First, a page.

On cross examination, he testified that Villaflor was a friend of his sister, Julie; and that the latter requested Villaflor to borrow money from their (his sister's and his) mother, whose house was located in a nearby street.33 The money was for the baptism of Julie's daughter scheduled for the next day.34 He did not anymore accompany Villaflor to his mother's house because her mother was already asleep.35 He declared that he did not personally know the persons who arrested them prior to their arrest.36 He also added that PO2 De Guzman demanded
P20,000.00 from him in exchange for his liberty.
The RTC, in its decision of February 8, 2006, convicted the petitioner and Villaflor of the crimes charged, and sentenced them, as follows:37
1. In Criminal Case No. 03-3559, the accused GILBERT ZALAMEDA y SUMILE is found GUILTY beyond reasonable doubt of the crime of violation of Section 11, Article II, R.A. No. 9165 and is sentenced to suffer the indeterminate imprisonment of TWELVE (12) YEARS, ONE (1) DAY as minimum to FOURTEEN (14) YEARS as maximum pursuant to the Indeterminate Sentence Law, R.A. No. 4103, as amended, and to pay a fine of
2. In Criminal Case No. 03-3560, the accused GILBERT ZALAMEDA y SUMILE and accused ALBERT VILLAFLOR y HUERTE are found GUILTY beyond reasonable doubt of the crime of violation of Section 12, Article II, R.A. No. 9165 and are sentenced to suffer the indeterminate sentence of FOUR (4) MONTHS and ONE (1) DAY as minimum, to TWO (2) YEARS, SEVEN (7) MONTHS, as maximum, and to pay a fine of
In both cases, the period during which the accused were held under detention shall be considered in their favor pursuant to existing rules.
The dangerous drug subject matter of Criminal Case No. 03-3559 consisting of 0.03 gram of Methylamphetamine Hydrochloride or shabu and the pieces of drug paraphernalia recovered from the accused and subject of Criminal Case No. 03-3560 are hereby transmitted to the Philippine Drug Enforcement Agency (PDEA) for its appropriate disposition.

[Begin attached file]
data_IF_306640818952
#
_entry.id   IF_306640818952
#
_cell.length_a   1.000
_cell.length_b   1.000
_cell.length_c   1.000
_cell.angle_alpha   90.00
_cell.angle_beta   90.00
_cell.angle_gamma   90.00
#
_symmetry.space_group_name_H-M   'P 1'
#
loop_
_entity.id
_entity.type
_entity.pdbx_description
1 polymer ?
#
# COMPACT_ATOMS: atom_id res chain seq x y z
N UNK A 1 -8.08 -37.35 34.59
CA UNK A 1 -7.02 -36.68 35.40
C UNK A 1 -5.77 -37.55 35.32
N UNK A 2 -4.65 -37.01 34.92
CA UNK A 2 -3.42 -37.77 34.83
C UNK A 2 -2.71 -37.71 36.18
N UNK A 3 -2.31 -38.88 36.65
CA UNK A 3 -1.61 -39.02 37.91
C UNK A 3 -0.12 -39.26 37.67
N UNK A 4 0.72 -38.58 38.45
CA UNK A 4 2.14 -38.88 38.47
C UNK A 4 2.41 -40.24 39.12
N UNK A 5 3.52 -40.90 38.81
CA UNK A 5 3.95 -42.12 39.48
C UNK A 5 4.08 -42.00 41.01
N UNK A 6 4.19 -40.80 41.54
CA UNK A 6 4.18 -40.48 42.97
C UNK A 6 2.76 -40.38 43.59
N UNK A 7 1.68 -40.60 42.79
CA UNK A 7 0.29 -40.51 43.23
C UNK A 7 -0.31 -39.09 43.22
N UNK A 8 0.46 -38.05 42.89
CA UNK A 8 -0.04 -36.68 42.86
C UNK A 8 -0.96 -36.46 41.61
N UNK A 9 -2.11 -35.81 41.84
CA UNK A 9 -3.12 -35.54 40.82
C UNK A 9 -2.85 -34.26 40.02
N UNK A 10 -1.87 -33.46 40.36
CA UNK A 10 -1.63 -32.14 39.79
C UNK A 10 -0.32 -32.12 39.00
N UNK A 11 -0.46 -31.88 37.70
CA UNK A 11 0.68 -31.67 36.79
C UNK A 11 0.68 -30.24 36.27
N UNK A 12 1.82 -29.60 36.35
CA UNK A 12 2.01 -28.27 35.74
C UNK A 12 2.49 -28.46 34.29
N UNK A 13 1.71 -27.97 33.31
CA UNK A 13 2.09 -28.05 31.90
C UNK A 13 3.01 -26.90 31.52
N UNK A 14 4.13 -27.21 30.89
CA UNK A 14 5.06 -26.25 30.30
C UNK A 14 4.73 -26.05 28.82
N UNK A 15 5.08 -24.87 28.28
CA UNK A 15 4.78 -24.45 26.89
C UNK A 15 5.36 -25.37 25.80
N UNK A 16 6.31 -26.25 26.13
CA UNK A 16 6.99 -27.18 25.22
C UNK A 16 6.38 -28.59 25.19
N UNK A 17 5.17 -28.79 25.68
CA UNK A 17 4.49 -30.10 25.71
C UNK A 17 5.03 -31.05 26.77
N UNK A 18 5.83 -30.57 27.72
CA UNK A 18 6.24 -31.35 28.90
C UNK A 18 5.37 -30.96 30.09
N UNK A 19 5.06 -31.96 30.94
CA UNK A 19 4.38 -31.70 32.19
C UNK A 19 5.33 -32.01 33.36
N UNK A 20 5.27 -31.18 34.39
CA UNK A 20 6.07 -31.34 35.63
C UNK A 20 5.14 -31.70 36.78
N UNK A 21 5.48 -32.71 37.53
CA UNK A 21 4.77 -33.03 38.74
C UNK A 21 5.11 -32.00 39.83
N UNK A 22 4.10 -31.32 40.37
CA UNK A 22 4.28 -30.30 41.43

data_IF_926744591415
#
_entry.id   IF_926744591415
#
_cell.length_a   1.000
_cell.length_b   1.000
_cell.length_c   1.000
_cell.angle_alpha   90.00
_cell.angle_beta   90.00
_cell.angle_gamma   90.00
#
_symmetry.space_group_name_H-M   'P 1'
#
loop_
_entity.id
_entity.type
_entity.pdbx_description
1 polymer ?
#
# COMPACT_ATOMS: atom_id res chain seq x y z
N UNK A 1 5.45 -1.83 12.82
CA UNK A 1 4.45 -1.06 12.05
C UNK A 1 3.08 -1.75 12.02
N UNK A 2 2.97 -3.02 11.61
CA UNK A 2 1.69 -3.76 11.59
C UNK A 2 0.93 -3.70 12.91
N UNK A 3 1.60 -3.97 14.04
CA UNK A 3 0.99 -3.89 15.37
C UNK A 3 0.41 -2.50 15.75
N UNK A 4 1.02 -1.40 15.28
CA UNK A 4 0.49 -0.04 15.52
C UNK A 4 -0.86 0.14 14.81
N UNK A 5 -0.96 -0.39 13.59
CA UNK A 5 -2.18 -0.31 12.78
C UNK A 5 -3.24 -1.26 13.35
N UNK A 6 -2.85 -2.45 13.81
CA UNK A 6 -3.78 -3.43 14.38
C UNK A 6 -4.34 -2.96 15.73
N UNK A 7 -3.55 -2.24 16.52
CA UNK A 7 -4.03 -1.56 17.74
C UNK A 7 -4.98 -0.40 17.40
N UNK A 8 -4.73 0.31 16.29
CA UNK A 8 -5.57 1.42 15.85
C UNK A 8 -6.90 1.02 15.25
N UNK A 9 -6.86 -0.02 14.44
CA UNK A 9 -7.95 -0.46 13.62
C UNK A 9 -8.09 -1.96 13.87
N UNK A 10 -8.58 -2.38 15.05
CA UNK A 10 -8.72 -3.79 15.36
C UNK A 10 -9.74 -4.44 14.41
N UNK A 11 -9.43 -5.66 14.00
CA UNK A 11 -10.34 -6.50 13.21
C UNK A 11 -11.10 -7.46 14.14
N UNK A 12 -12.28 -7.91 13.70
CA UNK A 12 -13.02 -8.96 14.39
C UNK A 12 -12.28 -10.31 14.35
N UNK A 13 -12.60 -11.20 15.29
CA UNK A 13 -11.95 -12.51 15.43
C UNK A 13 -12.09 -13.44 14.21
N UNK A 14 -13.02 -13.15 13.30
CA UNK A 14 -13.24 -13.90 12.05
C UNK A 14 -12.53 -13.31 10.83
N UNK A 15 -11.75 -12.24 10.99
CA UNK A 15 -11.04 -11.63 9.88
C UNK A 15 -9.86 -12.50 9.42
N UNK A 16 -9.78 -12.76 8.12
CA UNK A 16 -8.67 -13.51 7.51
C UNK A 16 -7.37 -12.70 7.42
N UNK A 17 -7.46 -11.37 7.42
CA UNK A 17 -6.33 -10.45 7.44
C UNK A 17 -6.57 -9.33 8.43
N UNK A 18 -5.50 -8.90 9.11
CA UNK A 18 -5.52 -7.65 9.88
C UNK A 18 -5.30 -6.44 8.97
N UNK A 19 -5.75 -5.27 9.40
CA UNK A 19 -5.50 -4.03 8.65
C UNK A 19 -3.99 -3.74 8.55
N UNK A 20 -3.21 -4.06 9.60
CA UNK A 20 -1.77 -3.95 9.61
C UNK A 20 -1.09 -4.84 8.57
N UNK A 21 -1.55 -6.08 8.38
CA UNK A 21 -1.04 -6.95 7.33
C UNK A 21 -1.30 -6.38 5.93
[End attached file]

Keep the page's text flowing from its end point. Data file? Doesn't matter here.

The petitioner appealed to the CA and this appeal was docketed as CA-G.R. CR No. 30061. The CA affirmed the RTC decision in its decision of March 18, 2008.38 The petitioner moved to reconsider this decision, but the CA denied his motion in its resolution of July 15, 2008.39
In the present petition,40 petitioner alleges that the items confiscated from him were inadmissible, and that the prosecution failed to prove the existence of the illegal drug.
For the State, the Office of the Solicitor General (OSG) counters with the argument that the testimonies of PO2 De Guzman and PO2 De Guia were straightforward and consistent on material points.41 In addition, the warrantless arrest conducted by the police was valid as the petitioner and Villaflor were caught sniffing shabu. Since the arrest was lawful, the search made incidental to the arrest of the two accused was also lawful.42
The OSG further argues that the prosecution was able to show all the elements of the crimes charged.43 The police also complied with the procedure in the custody and disposition of seized drugs under Section 21 of R.A. No. 9165 and its Implementing Rules.44
Finally, the OSG contends that the petitioner's bare denial constitutes self-serving negative evidence which cannot prevail over the categorical and positive testimony of the prosecution witnesses.45
We DENY the petition for lack of merit. The records of the case records support the conclusion that a lawful arrest, search and seizure took place, and that the prosecution fully discharged its burden of establishing all the elements necessary for conviction for the crimes charged beyond reasonable doubt.46
The prosecution duly established the elements of the crimes charged